What is the Four Burners Theory?
As far as I can tell, the Four Burners Theory originated in this 2009 article in The New Yorker. The burners are referring to the burners on a stove. “Not a real stove but a symbolic one.”
‘One burner represents your family, one is your friends, the third is your health, and the fourth is your work.’ The gist, she said, was that in order to be successful you have to cut off one of your burners. And in order to be really successful you have to cut off two.
Other Interpretations of the Four Burners Theory
The interesting thing about the Four Burners Theory is that it only includes broad subjects: family, friends, health, and work. And, it’s limited to four.
James Clear says, “Essentially, we are forced to choose. Would you rather live a life that is unbalanced, but high-performing in a certain area? Or would you rather live a life that is balanced, but never maximizes your potential in a given quadrant?” He offers three options: 1) outsource burners, 2) embrace your constraints/limitations, and 3) break your life into seasons of imbalance.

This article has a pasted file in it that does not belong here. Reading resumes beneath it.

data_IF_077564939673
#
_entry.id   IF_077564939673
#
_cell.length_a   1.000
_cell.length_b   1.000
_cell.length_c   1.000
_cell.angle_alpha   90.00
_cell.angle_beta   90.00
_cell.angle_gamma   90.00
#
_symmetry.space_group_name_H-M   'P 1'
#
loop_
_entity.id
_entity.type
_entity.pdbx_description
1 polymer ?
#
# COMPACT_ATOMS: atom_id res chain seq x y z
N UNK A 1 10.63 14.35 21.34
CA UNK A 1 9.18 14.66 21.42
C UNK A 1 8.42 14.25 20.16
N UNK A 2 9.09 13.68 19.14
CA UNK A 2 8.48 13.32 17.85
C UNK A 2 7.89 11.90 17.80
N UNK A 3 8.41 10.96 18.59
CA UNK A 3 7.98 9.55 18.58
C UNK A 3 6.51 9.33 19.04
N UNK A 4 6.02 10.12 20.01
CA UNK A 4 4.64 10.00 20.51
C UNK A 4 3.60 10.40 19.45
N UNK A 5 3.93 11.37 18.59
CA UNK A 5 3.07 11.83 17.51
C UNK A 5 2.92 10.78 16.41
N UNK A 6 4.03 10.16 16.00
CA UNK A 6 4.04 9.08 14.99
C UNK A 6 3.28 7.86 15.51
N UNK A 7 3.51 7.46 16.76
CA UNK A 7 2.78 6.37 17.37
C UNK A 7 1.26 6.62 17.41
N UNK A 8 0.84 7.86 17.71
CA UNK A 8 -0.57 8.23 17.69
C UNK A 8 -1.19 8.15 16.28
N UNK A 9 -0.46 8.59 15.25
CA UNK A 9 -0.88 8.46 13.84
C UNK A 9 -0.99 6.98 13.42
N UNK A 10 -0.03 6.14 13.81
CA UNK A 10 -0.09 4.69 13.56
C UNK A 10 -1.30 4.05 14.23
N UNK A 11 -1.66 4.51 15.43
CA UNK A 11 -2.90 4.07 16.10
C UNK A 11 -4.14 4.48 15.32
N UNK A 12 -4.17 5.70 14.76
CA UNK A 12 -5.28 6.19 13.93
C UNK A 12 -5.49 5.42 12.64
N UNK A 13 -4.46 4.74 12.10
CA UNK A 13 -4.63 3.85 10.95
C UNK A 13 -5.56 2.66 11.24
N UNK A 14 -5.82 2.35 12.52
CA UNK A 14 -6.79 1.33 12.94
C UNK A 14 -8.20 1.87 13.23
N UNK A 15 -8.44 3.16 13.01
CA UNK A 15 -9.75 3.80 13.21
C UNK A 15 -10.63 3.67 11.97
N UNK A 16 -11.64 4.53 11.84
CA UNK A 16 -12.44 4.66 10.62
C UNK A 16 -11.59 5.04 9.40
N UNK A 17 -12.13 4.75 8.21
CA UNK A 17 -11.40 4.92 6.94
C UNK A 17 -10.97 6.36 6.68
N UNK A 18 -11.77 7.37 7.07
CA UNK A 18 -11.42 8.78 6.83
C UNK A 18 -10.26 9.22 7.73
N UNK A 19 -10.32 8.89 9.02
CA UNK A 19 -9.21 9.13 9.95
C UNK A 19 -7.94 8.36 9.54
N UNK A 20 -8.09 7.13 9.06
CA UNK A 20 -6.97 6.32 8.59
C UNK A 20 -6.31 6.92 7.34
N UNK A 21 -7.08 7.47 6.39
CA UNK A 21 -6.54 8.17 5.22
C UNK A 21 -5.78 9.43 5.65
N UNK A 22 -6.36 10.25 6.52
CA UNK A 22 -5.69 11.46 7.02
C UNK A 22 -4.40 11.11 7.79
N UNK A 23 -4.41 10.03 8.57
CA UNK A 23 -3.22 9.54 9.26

John Richardson describes a fifth burner: “In our analogy, the central burner is purpose. The stovetop griddle is a balanced life.”
A different approach is one that focuses on roles. Last year I took a course at work called The 5 Choices of Extraordinary Productivity by FranklinCovey. If I recall correctly, one of the exercises was to pick roughly 5 words to describe yourself. The page listed off about 100 words as thought starters — things like spouse, friend, parent, leader, athlete, etc.
The challenge was to narrow down the list of roles you play in life.
By limiting the number of roles you could pick to describe yourself, it was saying essentially the same thing as the Four Burners Theory. You can’t excel at everything. You can’t be everything to everyone. By intentionally choosing your roles, it forces focus, encourages balance, and hopefully reminds you on a daily basis what matters most to you.
How would you define your 4 burners or 5 life roles? Remember, there are only 24 hours in a day. Don’t worry about identifying roles now that you think may change in the future. Your roles will evolve throughout your life. Leave room for revision.
Edit your life frequently and ruthlessly. It’s your masterpiece after all. (Nathan W. Morris)
Also published on Medium.